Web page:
• Availability: Make information and systems readily available for use
  • Confidentiality: Protect confidential information
  • Processing integrity: Ensure your data processing workflow is complete, valid, accurate, timely, and authorized
  • Privacy: Collect, use, retain, disclose, and dispose of personal information as pre-stated policies request

Benefits of SOC 2 compliance

Data security is a concern for all businesses, especially those that are managing customer communications. The process of achieving SOC 2 compliance will help fill any gaps you might not have known were there.

In addition, being SOC 2 compliant serves as a badge of trust for other businesses and customers. It helps differentiate you from competitors.

Location-specific standards

Some standards are only applicable if your customers live in certain locations. We’ll review two regulations that affect large geographical areas: the GDPR and the CCPA/CCPRA.

General Data Protection Regulation (GDPR)

The General Data Protection Regulation (GDPR) will affect your business if you communicate with any customers in the European Union (EU). It aims to protect consumers’ data from modern internet technologies.


The GDPR was passed in 2016 and implemented in 2018. Individual countries within the EU have also created and maintained their own data regulations. Before leaving the EU in 2020, the UK amended the Privacy and Electronic Communications Regulations (PECR)—which affect business texting—to better complement the GDPR.

Regulation Summary

The GDPR requires you to protect EU citizen data. You must take measures to prevent data theft and protect user privacy while texting with customers and managing their contact information.

GDPR-compliant texting overview

Some requirements of the GDPR resemble those of the TCPA and SOC 2. Your business must do the following to achieve text messaging compliance:

GDPR compliant texting overview

  • Only text customers who have specifically agreed to receive texts from you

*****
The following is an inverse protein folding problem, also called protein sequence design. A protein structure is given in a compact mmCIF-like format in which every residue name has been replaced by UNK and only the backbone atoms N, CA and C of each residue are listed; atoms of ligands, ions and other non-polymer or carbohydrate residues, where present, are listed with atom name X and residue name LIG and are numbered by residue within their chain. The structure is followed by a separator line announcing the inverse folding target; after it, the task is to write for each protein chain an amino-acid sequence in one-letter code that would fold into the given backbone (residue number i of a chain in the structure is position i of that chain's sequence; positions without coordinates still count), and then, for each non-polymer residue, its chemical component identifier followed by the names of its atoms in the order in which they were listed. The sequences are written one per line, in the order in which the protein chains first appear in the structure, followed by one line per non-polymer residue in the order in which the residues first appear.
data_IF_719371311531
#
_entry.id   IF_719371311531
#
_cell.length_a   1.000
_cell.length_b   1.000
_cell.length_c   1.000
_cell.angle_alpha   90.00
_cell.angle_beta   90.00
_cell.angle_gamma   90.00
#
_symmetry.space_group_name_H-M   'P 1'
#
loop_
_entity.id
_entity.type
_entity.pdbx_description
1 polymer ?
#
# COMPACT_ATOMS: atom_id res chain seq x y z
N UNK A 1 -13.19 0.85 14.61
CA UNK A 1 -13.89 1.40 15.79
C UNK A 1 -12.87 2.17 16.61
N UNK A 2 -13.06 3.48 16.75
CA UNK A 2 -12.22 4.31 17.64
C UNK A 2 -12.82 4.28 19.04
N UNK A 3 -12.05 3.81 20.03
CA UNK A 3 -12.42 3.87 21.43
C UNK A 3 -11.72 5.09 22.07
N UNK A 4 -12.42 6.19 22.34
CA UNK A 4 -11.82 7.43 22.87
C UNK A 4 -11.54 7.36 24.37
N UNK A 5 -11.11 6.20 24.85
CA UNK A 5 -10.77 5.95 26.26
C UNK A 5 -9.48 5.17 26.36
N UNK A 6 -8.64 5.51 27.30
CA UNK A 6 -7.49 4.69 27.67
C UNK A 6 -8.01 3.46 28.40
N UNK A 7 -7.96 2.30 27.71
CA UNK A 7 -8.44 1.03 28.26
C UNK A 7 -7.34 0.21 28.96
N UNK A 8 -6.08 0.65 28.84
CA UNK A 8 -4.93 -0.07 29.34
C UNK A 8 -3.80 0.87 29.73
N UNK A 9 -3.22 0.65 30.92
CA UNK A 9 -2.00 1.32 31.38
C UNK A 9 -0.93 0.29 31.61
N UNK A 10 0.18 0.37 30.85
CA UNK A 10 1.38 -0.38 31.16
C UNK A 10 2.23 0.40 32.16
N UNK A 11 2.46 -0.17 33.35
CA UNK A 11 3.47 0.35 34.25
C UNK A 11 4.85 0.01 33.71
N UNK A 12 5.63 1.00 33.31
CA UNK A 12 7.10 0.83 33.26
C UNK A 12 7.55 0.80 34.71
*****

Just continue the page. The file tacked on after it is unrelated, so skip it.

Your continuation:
• Immediately comply with opt-out requests
  • Delete stored data after a set period of time
  • Ensure data is accurate
  • Give customers full data control
  • Inform customers about policies
  • Notify customers about policy changes

Benefits of GDPR compliance

If you communicate with customers in the EU, you have to comply with the GDPR. This is the case even if you are a business in the United States.

Even if you don’t have customers within the EU, complying with this standard can help you improve data security. Since some of the requirements are similar to the TCPA’s and SOC 2’s, GDPR compliance might be a good next step.

California Consumer Privacy Act (CCPA) and the California Privacy Rights Act (CPRA)

The California Consumer Privacy Act (CCPA) is a new and relatively specific act, only affecting Californian consumers and the businesses that interact with them. The CPRA is an amendment of the original act.


Signed into law in 2018, the CCPA created consumer privacy rights and business requirements for the collection and sale of consumer data. The CPRA, which became operative in 2023, amends and expands the CCPA.


Similarly to the GDPR, the CCPA is concerned with regulating businesses’ handling of consumer data. It requires that you create and implement additional security procedures for consumer data protection.

The CCPA gives consumers the rights:

1. to know what personal information a businesses collects and how it is used

2. to delete collected personal information

3. to opt-out of the sale of personal information

4. to non-discrimination for exercising their rights

The CPRA creates two additional rights for consumers:

5. to correct inaccurate personal information

6. to limit use and disclosure of sensitive personal information

CCPA/CPRA-compliant texting overview:

Compliance with the CCPA is all about data protection. It also involves opt-out management, much like the TCPA. To achieve compliance, you must:

Summary of CPRA-compliant text messaging

  • Create a process for customers to submit data access requests, including, at a minimum, a toll-free telephone number